Now, eLearning authors can create accessible content for users with visual impairments.
You can create courses that users with a visual impairment can easily take. To create accessible courses, you don’t have to make different versions or master a new tool – you just build a course in iSpring Suite as you usually do, and tick a single checkbox.
iSpring Suite creates courses in accordance with Web Content Accessibility Guidelines (WCAG) 2.1.
A special publishing format allows learners to switch to the accessibility mode by clicking on the glasses image.
You can download the Accessibility Conformance Report.
Here’s how the course looks in regular mode:
And when switched to accessibility mode, the same slide looks like this:
Differences of the Accessibility Mode
Here’s what you can expect from the accessibility mode:
- Perceivable texts. Clear fonts and high contrast make it easy for a person with a visual impairment to read the text on the screen.
- Minimalistic layout. Courses include only the most necessary elements, which keeps the interface clear of distractions. Such neat and succinct slides are easy to navigate for those who use only a keyboard to work on a computer.
- Screen reader-friendly content. Screen readers, as the name suggests, turn text into speech and allow users to navigate with the keyboard, e.g. jump between elements, select checkboxes, and fill in fields. This way, people with visual impairments can use computers without anyone’s assistance.
If digital content isn’t optimized for screen readers, there might be issues. For example, a screen reader might voice content in the wrong order or be unable to activate checkboxes.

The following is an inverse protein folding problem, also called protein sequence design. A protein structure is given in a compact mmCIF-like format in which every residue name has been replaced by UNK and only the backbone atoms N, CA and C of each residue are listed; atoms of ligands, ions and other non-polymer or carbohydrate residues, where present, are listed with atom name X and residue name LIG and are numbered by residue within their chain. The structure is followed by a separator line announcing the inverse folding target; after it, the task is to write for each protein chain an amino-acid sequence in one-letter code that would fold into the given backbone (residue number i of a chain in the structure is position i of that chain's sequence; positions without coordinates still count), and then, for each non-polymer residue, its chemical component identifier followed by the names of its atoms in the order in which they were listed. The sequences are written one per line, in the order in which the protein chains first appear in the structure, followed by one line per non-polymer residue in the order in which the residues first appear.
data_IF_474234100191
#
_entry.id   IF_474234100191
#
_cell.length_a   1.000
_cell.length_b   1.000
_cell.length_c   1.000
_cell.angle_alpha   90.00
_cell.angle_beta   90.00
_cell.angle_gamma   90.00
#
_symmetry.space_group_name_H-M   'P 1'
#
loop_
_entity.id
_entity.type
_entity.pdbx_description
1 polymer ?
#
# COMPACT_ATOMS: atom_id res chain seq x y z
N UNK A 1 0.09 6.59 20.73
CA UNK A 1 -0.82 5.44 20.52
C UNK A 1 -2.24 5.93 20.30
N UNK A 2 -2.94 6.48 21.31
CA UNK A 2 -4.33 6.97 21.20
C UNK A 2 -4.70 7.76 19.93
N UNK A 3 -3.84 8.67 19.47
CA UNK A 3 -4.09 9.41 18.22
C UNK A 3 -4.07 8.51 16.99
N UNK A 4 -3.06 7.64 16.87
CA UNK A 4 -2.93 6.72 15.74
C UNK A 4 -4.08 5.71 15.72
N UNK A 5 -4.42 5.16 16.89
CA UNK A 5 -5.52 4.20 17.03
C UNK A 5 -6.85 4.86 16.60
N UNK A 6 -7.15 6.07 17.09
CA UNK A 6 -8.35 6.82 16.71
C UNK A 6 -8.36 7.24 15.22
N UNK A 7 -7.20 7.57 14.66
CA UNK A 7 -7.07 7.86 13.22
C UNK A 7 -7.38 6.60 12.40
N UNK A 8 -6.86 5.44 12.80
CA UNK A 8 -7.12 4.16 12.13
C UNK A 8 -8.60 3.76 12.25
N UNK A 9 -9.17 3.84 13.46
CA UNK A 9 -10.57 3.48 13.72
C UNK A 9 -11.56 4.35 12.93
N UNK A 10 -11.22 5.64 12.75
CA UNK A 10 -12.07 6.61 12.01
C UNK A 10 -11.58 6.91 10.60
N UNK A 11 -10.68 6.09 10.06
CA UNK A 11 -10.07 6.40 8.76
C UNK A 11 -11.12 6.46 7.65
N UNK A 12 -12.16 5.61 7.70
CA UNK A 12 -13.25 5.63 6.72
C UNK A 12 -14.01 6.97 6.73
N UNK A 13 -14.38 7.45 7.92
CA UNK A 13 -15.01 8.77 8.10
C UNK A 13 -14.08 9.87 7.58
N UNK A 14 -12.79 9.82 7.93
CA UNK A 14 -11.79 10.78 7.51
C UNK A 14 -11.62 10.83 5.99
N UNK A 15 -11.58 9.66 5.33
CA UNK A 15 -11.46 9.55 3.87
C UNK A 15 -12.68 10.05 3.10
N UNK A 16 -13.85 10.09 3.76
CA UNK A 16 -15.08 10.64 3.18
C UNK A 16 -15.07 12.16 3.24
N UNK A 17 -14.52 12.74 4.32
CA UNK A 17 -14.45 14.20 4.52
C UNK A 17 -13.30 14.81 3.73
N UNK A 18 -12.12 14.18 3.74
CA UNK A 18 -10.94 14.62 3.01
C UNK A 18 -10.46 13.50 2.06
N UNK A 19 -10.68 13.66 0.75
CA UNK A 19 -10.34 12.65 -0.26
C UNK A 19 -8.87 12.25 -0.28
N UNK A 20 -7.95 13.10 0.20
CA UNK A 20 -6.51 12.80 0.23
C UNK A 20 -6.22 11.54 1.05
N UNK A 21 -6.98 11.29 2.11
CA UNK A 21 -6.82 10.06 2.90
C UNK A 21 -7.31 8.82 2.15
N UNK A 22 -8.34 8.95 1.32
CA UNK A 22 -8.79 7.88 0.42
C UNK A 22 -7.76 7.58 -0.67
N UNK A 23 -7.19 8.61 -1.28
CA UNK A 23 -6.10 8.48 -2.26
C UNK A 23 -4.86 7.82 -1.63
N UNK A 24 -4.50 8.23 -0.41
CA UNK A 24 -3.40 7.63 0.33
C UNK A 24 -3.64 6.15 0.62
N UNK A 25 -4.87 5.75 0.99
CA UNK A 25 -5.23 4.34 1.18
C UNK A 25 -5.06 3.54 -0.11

Courses created with iSpring Suite are perfectly recognized by the most popular screen readers: JAWS, VoiceOver, and NVDA.
Creating an Accessible Course
- Create a new course in iSpring Suite or open an existing one.
- After your course is ready, click Publish on the toolbar.
- In the Publish Presentation window, select one of the publishing destinations: My Computer, iSpring Space, iSpring Learn, or LMS. Then, in the Accessibility mode field, click on the Off link.
- Next, select the Enable accessibility mode option and choose a language.
A screen reader pronounces text in the language you set, and if it doesn’t match the actual language of your course, the screen reader will voice it over with a strange accent.
- Your course is all set! Now, click the Publish button.
- Rely on text rather than on images to convey the important info. Include meaningful data in the question wording or, at least, add alternative text (alt-text) to a picture.
- The same goes for videos: don’t forget that some of your learners are only able to hear it, not see it.
- For now, the accessibility mode is available only on desktop computers and laptops.
- Quizzes and interactions inserted in the course will also be published in accessibility mode. Learn how to compose tests and interactive modules so that low vision individuals can take them more readily.
- In the accessible mode, apart from the slide text, the outline, resources, notes, and presenter info are displayed. If needed, enable all of these elements in the player settings.
- Audio and video narration recorded under the iSpring Suite tab can be listened to and viewed in accessibility mode.
To show video narration in accessibility mode, select the Universal or Video Lecture player for your course. In the Universal player, don't forget to enable the video pane on the sidebar to display the presenter's video.
- Audio and video, uploaded from the computer and recorded under the Insert tab in PowerPoint, can also be listened to and viewed in accessibility mode.
If a shape or an image on a slide doesn't contain any text, alt text (a description that is shown to people who can't see the object), or links, they won't be displayed in accessibility mode.
If you want to show a shape or an image in accessibility mode, add some text, alt text, or a link to them.
- Arrange the order of slide items in accessibility mode in the Selection Pane section.